Topic: Growth

What Is a Viral Loop? And Why Do You Need One?

A viral loop at its simplest is the process of a user finding your site, signing up, and then inviting their friends. Here's why viral loops are important.

The core loop will be repeated again, and again, so the first cohort of users, leads to another cohort of users. As an example, a viral loop for Uber (there are many) revolves around inviting your friends to take a ride in exchange for credits. Usually, it's in the form of give some, get some like give your friend $5 off their first ride and we'll give you $5 when they complete their first trip

Uber in Singapore actually goes one step further, and gives you a bonus if you refer the most people in a week. Here's the copy:

At Uber, we love offering driver-partners new ways to increase their profits.

You can invite friends and family to ride on Uber for free (up to $10) and get $5 per referral. What more? Win an additional $1,000 every week if you referred the most people that week!

The more people you introduce to Uber, the more requests you'll get and the more money you'll make! Refer more to increase your chances of winning the grand prize.

First Place: $1,000
Second Place: $600
Third Place: $400

By giving people a bonus when they refer the most people, Uber in incentivising its users to invite more friends. All in the that you are the top referrer of the week. Pretty smart right.

This is how one cohort of Uber riders can lead to another cohort of Uber riders – a small subset of users who sign up will refer a friend, and a small subset of the referred friends will refer friends, and so on.

The math behind it is pretty simple, so let's walk through an example of two viral loops so you can understand why a higher viral factor is much better (even a small change).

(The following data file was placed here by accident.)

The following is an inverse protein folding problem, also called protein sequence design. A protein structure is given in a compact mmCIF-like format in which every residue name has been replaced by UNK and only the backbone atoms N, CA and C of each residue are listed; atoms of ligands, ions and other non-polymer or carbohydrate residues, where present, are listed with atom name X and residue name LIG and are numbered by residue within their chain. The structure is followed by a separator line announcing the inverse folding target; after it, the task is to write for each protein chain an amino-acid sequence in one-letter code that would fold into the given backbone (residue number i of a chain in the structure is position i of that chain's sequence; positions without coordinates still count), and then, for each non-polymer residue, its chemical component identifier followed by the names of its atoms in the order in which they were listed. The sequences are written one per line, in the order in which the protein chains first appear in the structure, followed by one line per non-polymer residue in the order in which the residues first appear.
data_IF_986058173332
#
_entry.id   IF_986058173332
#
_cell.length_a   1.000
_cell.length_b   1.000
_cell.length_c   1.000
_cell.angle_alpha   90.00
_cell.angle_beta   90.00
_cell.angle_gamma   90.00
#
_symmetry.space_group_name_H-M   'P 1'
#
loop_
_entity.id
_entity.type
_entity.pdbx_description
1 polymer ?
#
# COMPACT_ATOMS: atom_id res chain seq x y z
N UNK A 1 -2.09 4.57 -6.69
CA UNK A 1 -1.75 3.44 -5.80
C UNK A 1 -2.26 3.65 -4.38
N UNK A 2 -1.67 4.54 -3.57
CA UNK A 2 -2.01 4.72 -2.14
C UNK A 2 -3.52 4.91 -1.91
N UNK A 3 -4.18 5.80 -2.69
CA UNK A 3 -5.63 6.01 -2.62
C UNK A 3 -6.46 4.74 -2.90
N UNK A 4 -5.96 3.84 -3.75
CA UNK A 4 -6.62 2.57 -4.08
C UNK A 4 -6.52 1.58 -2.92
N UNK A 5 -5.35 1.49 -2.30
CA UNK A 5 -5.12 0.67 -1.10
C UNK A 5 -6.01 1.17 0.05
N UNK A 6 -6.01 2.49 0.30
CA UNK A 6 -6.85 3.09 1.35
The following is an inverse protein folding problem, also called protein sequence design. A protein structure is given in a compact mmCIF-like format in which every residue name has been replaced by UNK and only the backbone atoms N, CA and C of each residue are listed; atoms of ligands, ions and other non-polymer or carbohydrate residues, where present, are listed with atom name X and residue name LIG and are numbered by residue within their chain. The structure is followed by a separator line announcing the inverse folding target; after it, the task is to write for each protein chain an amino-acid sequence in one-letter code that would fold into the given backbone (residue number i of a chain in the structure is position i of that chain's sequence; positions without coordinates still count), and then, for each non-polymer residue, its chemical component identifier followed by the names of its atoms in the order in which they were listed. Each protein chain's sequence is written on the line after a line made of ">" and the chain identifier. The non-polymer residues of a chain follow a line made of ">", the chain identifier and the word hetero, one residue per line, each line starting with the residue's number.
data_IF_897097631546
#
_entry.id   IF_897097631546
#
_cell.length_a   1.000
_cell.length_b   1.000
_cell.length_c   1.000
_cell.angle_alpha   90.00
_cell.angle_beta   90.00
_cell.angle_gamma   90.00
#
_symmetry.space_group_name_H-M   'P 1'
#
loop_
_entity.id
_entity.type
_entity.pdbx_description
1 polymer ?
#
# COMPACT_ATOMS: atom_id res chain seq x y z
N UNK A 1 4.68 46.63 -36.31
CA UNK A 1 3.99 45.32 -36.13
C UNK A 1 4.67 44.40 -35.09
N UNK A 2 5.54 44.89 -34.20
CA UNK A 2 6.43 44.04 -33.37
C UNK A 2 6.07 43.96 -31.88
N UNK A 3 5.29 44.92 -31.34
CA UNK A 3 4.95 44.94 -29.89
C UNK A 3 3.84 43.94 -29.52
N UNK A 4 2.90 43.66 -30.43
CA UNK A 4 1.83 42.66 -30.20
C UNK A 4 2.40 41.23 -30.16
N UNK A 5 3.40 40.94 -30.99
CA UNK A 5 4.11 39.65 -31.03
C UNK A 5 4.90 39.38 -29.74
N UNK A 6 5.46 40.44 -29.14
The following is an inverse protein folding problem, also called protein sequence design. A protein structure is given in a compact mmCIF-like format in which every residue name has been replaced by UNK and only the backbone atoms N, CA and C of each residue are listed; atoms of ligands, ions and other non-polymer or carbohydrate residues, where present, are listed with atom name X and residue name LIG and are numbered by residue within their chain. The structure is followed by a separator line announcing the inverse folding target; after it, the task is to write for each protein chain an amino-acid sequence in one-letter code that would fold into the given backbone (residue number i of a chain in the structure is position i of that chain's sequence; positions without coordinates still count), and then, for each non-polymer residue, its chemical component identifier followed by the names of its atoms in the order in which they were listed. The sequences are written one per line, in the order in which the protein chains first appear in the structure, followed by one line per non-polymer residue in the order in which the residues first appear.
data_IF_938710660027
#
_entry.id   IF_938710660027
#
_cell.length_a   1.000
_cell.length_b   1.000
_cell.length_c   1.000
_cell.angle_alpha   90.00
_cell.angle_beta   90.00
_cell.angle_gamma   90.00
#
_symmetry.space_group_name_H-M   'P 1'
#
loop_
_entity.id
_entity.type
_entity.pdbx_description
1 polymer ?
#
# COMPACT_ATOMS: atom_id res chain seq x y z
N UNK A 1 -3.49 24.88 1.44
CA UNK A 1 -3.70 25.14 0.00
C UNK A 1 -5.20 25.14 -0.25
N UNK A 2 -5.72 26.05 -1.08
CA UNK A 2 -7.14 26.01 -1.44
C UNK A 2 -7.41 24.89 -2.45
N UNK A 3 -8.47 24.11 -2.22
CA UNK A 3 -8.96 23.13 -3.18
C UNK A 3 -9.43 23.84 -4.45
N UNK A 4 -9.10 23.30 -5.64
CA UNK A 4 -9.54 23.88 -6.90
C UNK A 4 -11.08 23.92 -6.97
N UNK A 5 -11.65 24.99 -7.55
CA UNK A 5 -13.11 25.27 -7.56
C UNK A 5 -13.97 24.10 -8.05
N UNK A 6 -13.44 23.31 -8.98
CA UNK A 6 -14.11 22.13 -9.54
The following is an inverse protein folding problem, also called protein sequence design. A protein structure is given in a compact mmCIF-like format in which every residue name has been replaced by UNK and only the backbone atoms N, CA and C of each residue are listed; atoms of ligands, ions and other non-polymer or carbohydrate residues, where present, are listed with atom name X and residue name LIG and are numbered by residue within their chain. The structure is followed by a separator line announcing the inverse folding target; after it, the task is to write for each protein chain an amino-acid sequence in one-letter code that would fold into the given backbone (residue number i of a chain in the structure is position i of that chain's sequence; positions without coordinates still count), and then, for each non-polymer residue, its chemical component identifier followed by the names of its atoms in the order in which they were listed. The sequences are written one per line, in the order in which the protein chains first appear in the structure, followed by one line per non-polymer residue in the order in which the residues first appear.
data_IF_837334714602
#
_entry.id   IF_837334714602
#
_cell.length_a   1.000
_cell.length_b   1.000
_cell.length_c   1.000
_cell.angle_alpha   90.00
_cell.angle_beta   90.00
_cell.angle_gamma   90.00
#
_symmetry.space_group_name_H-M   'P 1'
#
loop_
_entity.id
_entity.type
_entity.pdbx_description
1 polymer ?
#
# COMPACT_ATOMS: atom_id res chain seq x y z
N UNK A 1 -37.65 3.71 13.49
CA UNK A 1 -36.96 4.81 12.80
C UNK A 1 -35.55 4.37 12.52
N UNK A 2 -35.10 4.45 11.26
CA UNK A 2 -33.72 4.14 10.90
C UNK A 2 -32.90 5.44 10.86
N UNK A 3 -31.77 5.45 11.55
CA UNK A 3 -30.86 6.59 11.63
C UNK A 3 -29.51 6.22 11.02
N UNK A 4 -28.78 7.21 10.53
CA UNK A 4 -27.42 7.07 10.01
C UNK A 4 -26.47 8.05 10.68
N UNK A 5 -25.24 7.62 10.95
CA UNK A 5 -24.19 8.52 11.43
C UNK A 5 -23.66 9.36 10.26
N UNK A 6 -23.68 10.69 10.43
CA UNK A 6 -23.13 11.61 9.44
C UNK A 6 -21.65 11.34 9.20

For simplicity, let's say that 30% of visitors, whether they are referred or not, sign up and the first 1,000 visitors are acquired through ads. In the below examples, each person will refer one friend and every referral will lead to a visitor. This isn't really realistic but it makes it easier to understand. I'll also round to the nearest one for simplicity.

Viral Loop 1 (75% of signups refer a friend)

  • Cycle 1: 1,000 Visitors (from ads) – 300 Signups – 225 Referrers
  • Cycle 2: 225 Visitors – 68 Signups – 51 Referrers
  • Cycle 3: 51 Visitors – 15 Signups – 11 Referrers
  • Cycle 4: 11 Visitors – 3 Signups – 2 Referrers
  • Cycle 5: 2 Visitors – 1 Signup
  • Total Signups: 387

Viral Loop 2 (80% of signups refer a friend)

  • Cycle 1: 1,000 Visitors (from ads) – 300 Signups – 240 Referrers
  • Cycle 2: 240 Visitors – 72 Signups – 58 Referrers
  • Cycle 3: 58 Visitors – 17 Signups – 14 Referrers
  • Cycle 4: 14 Visitors – 4 Signups – 3 Referrers
  • Cycle 5: 3 Visitors – 1 Signup
  • Total Signups: 394

So, if you improve your viral loop by 5%, you acquire seven more users for each 1000 visitors you get on the site through ads. This doesn't seem that impressive for a 5% lift in referrals but what if you're getting 10,000 visitors from your ads?

Viral Loop 1 (75% of signups refer a friend)

  • Cycle 1: 10,000 Visitors (from ads) – 3,000 Signups – 2,250 Referrers
  • Cycle 2: 2,250 Visitors – 675 Signups – 506 Referrers
  • Cycle 3: 506 Visitors – 152 Signups – 114 Referrers
  • Cycle 4: 114 Visitors – 34 Signups – 26 Referrers
  • Cycle 5: 26 Visitors – 8 Signups – 6 Referrers